Tuesday, 17 May 2011

Confessions of a genre hopper.

Hello, my name is Iain, and I write crime fiction. My short stories have been published in magazines full of crime fiction, and a novel was short-listed for the Crime Writers’ Debut Dagger. I even – for a while, long story, another time – had a very good agent, who specialised in crime fiction.

So I’m a crime writer.

Except, of course, for the stories that I’ve had published that aren’t crime fiction at all, but inhabit the blurry intersection between horror, weird fiction, ghost stories, dark fantasy, call it what you will. Some of those stories have been long-listed for BFS awards, reprinted in horror anthologies(bear with me, there is a point to the more self-aggrandising parts of this), so they must be not-crime.

So, I can’t just say I’m a crime writer. A writer of crime fiction and…ok, let’s use horror as shorthand, even though it doesn’t really fit (but that’s another post).

Except, of course, for the young adult novel that I wrote a while back which is kind of horror, in a YA adventure sort of way, but also kind of coming of age, and very different in tone to the short fiction. It’s a YA novel, is what it is.

So I’m a…

I’m a restless, feckless nomad, is what I am. And this bothers me, and doesn’t bother me. I doesn’t bother me because I like to read across genres, and I like to write across genres because it’s fun and the moment all of this stops being fun, I stop doing it. But it bothers me because as well as being fun, I want to be read and I want to be published and I want to sell books, and I do wonder how much I have sabotaged my own progress by hopping across genres because that’s what I fancy writing, rather than doggedly working away, concentrating my fire, building a reputation and a presence in one genre.

Hence the immodest short-listed for this and reprinted in that, up above. None of it means that anything is guaranteed, far from it. But the gap between where I’m at and where I want to be narrowed, with some of that, particularly the Debut Dagger nomination which resulted in a year working alongside an agent and the thought that man, actually this could really happen. Of course, it didn’t, not then, but that’s life. What it did give me was the nagging thought that much to my surprise, I could actually do this. But my worry is, that to get there maybe I should have the dedication to devote myself monastically, chastely, to one thing.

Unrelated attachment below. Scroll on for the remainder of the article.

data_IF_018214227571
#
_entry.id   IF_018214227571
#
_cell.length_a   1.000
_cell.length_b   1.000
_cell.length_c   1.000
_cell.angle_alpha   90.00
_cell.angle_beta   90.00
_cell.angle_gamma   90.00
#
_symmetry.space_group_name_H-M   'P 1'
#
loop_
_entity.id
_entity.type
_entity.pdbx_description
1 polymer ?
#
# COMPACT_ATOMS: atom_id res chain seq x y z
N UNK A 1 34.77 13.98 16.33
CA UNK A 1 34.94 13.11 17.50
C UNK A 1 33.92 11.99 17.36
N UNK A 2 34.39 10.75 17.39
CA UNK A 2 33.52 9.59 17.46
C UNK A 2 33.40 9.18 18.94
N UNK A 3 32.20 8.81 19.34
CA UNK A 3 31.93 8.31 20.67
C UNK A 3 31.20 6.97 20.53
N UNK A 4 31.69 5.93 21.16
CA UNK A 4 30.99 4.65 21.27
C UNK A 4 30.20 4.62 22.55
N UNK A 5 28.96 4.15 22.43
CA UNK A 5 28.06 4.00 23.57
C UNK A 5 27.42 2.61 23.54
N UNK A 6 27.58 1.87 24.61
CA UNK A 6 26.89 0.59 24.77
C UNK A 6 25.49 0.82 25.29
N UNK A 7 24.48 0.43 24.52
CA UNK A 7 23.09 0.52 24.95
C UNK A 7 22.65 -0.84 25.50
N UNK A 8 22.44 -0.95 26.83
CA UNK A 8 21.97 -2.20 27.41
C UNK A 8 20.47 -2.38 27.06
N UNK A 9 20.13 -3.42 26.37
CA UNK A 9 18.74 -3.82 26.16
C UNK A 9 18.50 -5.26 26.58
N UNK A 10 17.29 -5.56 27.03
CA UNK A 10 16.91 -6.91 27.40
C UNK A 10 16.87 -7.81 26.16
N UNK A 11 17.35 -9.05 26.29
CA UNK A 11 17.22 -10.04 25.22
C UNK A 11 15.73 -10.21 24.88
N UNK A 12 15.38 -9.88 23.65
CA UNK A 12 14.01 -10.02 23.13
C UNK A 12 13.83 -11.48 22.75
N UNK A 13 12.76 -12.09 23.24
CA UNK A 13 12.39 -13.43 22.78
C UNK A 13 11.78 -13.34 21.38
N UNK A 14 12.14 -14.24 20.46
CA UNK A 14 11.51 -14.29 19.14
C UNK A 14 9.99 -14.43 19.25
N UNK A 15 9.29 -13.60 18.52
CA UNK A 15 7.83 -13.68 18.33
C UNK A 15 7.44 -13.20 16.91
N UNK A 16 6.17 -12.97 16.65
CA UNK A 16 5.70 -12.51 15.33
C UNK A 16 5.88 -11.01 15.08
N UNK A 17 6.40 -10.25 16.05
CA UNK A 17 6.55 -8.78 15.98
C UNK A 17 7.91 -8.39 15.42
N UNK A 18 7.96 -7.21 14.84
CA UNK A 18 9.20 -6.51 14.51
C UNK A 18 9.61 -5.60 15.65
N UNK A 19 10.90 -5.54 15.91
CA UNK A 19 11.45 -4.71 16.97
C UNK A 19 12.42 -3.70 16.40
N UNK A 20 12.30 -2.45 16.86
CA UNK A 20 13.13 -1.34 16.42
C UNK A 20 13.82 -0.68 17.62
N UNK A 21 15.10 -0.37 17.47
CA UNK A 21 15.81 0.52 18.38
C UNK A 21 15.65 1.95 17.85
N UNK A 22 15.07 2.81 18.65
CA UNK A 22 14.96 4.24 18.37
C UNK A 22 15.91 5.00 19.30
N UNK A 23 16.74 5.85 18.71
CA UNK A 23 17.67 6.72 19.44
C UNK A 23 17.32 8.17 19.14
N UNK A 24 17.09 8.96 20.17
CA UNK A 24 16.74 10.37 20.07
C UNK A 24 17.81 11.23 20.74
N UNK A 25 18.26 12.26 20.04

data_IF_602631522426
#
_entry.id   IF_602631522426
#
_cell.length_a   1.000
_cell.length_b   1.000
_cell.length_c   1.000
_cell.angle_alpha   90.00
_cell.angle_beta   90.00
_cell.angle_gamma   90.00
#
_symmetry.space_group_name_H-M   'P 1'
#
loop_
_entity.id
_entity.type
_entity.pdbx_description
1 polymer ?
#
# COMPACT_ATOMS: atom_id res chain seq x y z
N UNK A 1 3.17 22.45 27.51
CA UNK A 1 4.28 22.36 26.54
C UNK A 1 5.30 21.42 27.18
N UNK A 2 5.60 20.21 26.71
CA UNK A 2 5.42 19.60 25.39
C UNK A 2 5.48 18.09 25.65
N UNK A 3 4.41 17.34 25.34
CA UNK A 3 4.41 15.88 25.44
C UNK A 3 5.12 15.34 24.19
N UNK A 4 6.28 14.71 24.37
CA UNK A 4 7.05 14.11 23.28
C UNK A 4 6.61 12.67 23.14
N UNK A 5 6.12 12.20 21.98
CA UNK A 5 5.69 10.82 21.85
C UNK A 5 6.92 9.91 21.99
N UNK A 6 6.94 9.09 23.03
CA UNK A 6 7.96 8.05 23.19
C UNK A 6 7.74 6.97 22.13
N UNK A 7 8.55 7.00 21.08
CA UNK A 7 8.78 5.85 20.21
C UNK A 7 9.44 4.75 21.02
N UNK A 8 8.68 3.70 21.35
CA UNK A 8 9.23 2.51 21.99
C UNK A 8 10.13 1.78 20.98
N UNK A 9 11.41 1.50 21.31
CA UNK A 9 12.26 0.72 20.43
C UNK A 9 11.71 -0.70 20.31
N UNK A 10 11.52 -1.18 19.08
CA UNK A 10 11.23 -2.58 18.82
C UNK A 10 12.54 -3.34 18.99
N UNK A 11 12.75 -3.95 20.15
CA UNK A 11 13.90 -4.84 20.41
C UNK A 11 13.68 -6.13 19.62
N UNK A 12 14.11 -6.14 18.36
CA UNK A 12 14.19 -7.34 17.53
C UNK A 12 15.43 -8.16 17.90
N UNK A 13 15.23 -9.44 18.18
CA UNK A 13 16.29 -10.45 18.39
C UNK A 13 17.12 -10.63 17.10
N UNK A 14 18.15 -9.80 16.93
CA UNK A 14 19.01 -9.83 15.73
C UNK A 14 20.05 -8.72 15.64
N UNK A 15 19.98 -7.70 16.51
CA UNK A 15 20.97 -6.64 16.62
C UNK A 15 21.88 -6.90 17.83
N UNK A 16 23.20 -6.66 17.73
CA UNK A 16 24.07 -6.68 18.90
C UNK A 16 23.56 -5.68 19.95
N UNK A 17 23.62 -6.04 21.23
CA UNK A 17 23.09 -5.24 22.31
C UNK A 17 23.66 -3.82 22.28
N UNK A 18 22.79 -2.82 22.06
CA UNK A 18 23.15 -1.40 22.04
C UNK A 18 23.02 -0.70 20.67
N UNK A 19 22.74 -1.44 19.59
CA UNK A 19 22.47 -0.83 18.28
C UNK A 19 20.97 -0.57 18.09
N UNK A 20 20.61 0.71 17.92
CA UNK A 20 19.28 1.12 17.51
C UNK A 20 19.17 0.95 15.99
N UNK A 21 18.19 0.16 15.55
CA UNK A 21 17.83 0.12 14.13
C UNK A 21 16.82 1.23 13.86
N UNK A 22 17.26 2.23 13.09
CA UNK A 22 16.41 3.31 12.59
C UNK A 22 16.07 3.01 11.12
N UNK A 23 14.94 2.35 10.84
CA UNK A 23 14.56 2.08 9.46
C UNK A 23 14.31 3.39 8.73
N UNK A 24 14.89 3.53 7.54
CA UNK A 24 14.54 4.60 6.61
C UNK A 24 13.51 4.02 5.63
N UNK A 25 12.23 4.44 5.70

The trouble with that is, the ideas. They come creeping in, right when they aren’t wanted, whispering in my ear, seductive and shiny. I’m working on a crime novel. That’s the cue for all kinds of ideas to do the Tom and Jerry devil on the shoulder routine: unsettling dark weird fiction; more YA; satirical political fiction, hell, why stop at satire. Write a sitcom. Write a screenplay. Write a radio play. Come over here where the grass is greener. This is your genre, not that. This is where you’ll find your best ideas, not there.

So, what it comes down to is, pick one. I’m sure it’s not just me who gets this, so how do you do it? How do you decide? Do you decide, or do you just write what seems most fun at the time, the hell with growing a platform and doing sensible things.


  1. Hi Ian - thought I'd check out your blog...

    I actually love it in when writers try new things; I guess I'm slightly in awe of it, because I know from bitter experience I can't do so myself. But for me, I'm fans of good writers, not genres. So for example I'll follow Dan Simmons across horror, sci-fi and hard-boiled crime... I'd even give romance a go, if it was him.

    I guess the crucial question is, are there enough people like me to build an audience?

  2. Hi James, thanks for stopping by. A Dan Simmons romance? That would be something.

    As to your question, I dunno. Maybe not, or at least not from the start. More would follow an established author who branched out, I think. I do wonder if the answer to this might be changing though - I'm sure what a publisher wants (understandably) is a writer who is going to stick to a genre, build an audience, grow a backlist.

    Maybe the same is true when it comes to self-publishing for Kindle and the like...but maybe not quite as true. Or not true all the time.